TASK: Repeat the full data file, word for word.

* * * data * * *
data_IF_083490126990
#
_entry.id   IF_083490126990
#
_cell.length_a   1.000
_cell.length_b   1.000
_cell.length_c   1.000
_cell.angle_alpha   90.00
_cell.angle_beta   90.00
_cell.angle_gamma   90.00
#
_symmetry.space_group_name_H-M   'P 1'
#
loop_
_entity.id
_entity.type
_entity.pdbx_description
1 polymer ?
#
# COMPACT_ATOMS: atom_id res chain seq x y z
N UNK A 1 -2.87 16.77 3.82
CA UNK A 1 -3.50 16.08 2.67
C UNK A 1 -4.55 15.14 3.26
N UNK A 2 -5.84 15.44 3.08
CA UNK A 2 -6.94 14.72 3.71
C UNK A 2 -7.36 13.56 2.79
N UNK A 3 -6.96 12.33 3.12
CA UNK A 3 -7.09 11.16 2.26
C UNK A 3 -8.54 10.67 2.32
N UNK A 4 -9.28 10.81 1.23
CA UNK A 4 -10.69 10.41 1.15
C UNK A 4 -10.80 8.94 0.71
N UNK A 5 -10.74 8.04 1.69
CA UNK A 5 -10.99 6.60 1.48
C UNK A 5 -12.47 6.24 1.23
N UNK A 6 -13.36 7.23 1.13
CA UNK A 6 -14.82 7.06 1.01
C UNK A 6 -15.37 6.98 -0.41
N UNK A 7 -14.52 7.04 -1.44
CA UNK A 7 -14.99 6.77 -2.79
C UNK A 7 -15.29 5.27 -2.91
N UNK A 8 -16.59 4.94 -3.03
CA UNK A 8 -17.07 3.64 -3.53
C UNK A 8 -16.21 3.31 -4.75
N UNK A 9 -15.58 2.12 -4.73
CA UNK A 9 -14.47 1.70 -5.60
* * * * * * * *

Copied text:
data_IF_083490126990
#
_entry.id   IF_083490126990
#
_cell.length_a   1.000
_cell.length_b   1.000
_cell.length_c   1.000
_cell.angle_alpha   90.00
_cell.angle_beta   90.00
_cell.angle_gamma   90.00
#
_symmetry.space_group_name_H-M   'P 1'
#
loop_
_entity.id
_entity.type
_entity.pdbx_description
1 polymer ?
#
# COMPACT_ATOMS: atom_id res chain seq x y z
N UNK A 1 -2.87 16.77 3.82
CA UNK A 1 -3.50 16.08 2.67
C UNK A 1 -4.55 15.14 3.26
N UNK A 2 -5.84 15.44 3.08
CA UNK A 2 -6.94 14.72 3.71
C UNK A 2 -7.36 13.56 2.79
N UNK A 3 -6.96 12.33 3.12
CA UNK A 3 -7.09 11.16 2.26
C UNK A 3 -8.54 10.67 2.32
N UNK A 4 -9.28 10.81 1.23
CA UNK A 4 -10.69 10.41 1.15
C UNK A 4 -10.80 8.94 0.71
N UNK A 5 -10.74 8.04 1.69
CA UNK A 5 -10.99 6.60 1.48
C UNK A 5 -12.47 6.24 1.23
N UNK A 6 -13.36 7.23 1.13
CA UNK A 6 -14.82 7.06 1.01
C UNK A 6 -15.37 6.98 -0.41
N UNK A 7 -14.52 7.04 -1.44
CA UNK A 7 -14.99 6.77 -2.79
C UNK A 7 -15.29 5.27 -2.91
N UNK A 8 -16.59 4.94 -3.03
CA UNK A 8 -17.07 3.64 -3.53
C UNK A 8 -16.21 3.31 -4.75
N UNK A 9 -15.58 2.12 -4.73
CA UNK A 9 -14.47 1.70 -5.60